will seek revenge against them for their fantasy of emptying the parent's body.
For healthy development during the Oedipal years, children should retain positive
feelings for each parent. According to Klein, the little boy adopts a "feminine"
position very early in life and has no fear of being castrated as punishment
for his sexual feelings for his mother. Later, he projects his destructive drive
onto his father, whom he fears will bite or castrate him. The male Oedipus complex
is resolved when the boy establishes good relations with both parents. The little
girl also adopts a "feminine" position toward both parents quite early
in life. She has a positive feeling for both her mother's breast and her father's
penis, which she believes will feed her with babies. Sometimes the girl develops
hostility toward her mother, whom she fears will retaliate against her and rob
her of her babies, but in most cases, the female Oedipus complex is resolved
without any jealousy toward the mother.
VIII. Later Views on Object Relations
A number of other theorists have expanded and altered Klein's theory of object
relations. Notable among them are Margaret Mahler, Otto Kernberg, Heinz Kohut,
and John Bowlby.
A. Margaret Mahler's View
Mahler, a native of Hungary who practiced psychoanalysis in both Vienna and
New York, developed her theory of object relations from careful observations
of infants as they bonded with their mothers during their first 3 years of life.
In their progress toward achieving a sense of identity, children pass through
a series of three major developmental stages. First is normal autism, which
covers the first 3 to 4 weeks of life, a time when infants satisfy their needs
within the all-powerful protective orbit of their mother's care. Second is normal
symbiosis, when infants behave as if they and their mother were an omnipotent,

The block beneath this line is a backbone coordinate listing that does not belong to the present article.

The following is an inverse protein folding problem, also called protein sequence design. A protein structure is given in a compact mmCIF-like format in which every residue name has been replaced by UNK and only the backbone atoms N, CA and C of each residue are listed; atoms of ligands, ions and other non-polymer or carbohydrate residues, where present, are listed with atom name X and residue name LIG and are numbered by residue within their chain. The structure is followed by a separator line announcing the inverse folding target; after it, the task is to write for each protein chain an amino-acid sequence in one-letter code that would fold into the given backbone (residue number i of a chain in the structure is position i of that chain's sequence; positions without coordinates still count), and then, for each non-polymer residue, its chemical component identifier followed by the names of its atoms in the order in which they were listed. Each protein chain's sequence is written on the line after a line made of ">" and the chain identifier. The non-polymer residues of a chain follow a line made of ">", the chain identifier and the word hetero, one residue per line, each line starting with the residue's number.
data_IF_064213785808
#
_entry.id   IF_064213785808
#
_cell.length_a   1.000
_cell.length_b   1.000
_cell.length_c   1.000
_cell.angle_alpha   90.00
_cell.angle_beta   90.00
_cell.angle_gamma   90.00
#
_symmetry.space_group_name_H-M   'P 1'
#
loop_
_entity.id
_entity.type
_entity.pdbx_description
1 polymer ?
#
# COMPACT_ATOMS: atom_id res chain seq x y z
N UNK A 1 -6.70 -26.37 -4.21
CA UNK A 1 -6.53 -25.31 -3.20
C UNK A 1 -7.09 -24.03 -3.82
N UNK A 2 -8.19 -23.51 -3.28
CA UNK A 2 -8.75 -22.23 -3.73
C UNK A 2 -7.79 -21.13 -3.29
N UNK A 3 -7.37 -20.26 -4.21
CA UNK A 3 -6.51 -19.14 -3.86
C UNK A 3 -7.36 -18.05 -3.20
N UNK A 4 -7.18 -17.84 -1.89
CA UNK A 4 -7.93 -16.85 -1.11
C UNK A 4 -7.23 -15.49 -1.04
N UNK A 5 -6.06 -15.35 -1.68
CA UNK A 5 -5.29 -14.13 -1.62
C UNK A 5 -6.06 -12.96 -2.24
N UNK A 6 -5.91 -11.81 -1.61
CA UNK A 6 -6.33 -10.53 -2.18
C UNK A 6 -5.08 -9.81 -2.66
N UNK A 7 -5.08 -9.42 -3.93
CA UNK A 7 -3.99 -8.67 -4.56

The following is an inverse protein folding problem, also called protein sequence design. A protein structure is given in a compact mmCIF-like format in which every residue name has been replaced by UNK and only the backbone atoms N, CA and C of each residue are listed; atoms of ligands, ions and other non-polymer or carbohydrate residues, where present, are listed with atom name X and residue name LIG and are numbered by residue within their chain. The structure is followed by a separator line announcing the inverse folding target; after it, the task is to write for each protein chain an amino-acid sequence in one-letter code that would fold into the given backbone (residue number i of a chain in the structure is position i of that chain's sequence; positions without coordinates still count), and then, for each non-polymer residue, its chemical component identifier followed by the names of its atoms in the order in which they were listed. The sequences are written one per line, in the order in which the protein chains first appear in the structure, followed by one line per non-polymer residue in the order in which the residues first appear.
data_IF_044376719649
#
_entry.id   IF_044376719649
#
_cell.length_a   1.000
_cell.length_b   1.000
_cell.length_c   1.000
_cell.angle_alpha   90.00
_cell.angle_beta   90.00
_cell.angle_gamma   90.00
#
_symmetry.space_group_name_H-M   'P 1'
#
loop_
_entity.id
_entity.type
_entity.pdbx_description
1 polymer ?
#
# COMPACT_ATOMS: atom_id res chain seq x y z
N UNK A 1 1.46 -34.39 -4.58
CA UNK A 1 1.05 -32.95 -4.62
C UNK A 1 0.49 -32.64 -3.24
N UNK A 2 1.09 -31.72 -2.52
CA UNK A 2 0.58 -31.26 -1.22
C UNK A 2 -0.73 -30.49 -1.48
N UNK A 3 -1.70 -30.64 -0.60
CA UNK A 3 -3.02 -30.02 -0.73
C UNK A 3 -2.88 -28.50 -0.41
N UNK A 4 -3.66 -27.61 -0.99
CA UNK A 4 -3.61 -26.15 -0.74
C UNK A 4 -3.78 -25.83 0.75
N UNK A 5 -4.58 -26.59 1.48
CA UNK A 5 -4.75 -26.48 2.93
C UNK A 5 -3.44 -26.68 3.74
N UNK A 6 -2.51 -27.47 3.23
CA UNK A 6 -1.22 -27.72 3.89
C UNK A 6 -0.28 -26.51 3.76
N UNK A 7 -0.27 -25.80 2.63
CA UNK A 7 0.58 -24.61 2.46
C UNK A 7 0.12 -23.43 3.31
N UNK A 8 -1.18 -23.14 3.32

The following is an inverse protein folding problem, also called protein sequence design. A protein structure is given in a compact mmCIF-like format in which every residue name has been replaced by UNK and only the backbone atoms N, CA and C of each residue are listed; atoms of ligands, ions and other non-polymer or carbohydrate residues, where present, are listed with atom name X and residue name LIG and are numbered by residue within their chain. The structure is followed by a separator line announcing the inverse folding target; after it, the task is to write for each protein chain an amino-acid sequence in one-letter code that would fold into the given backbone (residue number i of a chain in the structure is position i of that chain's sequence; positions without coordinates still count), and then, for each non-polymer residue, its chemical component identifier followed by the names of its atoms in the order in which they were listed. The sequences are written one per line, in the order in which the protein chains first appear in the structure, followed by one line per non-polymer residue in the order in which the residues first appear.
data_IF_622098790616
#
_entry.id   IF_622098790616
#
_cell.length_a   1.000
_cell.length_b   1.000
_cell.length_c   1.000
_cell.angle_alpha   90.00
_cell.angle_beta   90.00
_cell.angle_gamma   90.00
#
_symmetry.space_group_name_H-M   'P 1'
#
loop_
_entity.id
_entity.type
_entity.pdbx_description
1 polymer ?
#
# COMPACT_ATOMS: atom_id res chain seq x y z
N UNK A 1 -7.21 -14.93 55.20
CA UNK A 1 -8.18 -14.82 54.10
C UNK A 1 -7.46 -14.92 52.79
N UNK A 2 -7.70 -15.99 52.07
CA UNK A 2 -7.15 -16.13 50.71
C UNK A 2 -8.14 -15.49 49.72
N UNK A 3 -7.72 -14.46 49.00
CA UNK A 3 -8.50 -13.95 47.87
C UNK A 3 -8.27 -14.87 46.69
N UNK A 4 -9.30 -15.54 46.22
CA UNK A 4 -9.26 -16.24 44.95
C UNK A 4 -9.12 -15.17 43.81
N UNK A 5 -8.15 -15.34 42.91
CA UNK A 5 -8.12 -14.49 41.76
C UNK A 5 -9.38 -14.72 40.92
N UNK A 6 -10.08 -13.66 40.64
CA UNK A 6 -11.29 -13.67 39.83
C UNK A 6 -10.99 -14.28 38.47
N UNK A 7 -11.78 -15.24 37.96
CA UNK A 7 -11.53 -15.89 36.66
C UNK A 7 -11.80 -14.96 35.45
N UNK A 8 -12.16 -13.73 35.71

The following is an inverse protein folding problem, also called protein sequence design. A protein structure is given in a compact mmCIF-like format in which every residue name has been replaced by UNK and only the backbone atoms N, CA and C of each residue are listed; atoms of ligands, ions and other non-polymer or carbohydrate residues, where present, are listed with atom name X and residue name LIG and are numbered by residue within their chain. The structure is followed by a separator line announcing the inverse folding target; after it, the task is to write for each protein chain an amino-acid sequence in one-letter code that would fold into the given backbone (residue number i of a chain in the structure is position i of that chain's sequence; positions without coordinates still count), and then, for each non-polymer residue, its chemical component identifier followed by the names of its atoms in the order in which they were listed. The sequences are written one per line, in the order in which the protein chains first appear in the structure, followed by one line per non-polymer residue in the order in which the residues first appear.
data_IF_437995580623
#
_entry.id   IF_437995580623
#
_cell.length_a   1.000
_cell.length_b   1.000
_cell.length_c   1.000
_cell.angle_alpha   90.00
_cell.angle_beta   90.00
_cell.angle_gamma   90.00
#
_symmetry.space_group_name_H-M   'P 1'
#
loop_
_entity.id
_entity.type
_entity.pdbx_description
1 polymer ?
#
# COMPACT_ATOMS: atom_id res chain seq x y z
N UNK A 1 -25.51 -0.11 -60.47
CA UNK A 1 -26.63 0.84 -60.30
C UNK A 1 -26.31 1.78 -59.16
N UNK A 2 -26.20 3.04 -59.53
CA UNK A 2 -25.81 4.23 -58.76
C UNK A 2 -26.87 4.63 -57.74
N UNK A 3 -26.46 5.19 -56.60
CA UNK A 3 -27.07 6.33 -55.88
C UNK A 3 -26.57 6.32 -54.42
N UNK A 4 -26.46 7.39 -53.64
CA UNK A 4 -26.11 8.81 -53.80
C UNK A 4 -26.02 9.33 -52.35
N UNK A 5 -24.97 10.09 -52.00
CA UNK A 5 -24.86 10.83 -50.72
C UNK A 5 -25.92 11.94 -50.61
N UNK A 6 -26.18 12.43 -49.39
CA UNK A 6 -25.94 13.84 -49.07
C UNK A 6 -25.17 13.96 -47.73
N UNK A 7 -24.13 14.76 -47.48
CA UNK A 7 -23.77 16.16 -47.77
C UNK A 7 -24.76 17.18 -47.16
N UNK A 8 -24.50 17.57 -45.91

symbiotic unit. Third is separation-individuation, from about 4 months until
about 3 years, a time when children are becoming psychologically separated from
their mothers and achieving individuation, or a sense of personal identity.
B. Heinz Kohut's View
Kohut was a native of Vienna who spent most of his professional life in the
United States. More than any of the other object relations theorists, Kohut
emphasized the development of the self. In caring for their physical and psychological
needs, adults treat infants as if they had a sense of self. The parents' behaviors
and attitudes eventually help children form a sense of self that gives unity
and consistency to
C. Otto Kernberg's View
Kernberg, a native of Vienna who has spent most of his professional career in
the United States, believes that the key to understanding personality is the
mother-child relationship. Children who experience a healthy relationship with
their mother develop an integrated ego, a punitive superego, a stable self-concept,
and satisfying interpersonal relations. In contrast, children who have poor
relations with their mother will have difficulty integrating their ego and may
suffer from some form of psychopathology during adulthood.
D. John Bowlby's Attachment Theory
Bowlby, a native of England, received training in child psychiatry from Melanie
Klein. By studying human and other primate infants, Bowlby observed three stages
of separation anxiety: (1) protest, (2) apathy and despair, and (3) emotional
detachment from people, including the primary caregiver. Children who reach
the third stage lack warmth and emotion in their later relationships.
The goal of Kleinian therapy was to reduce depressive anxieties and persecutory
fears and to lessen the harshness of internalized objects. To do this, Klein
encouraged patients to re-experience early fantasies and pointed out the differences
between conscious and unconscious wishes.
X. Related Research
Some research on attachment theory has found that children with secure attachment
have both better attention and better memory than do children with insecure
attachment. Other research suggests that securely attached young children grow
up to become adolescents who feel comfortable in friendship groups that allow
new members to easily become part of those groups. Still other studies have
8- and 9-year-old children who were securely attached during infancy produced
family drawings that reflect that security.
XI. Critique of Object Relations Theory
Object relations theory shares with Freudian theory an inability to be either
falsified or verified through empirical research. Nevertheless, some clinicians
regard the theory as being a useful guide to action and as possessing substantial
internal consistency. However, the theory must be rated low on parsimony and
also low on
its ability to organize knowledge and to generate research.
XII. Concept of Humanity
Object relations theorists see personality as being a product of the early
mother-child relationship, and thus they stress determinism over free choice.
The powerful influence of early childhood also gives these theories a low rating
on uniqueness, a very high rating on social influences, and high ratings on
causality and unconscious forces. Klein and other object relations theorists
on optimism versus pessimism.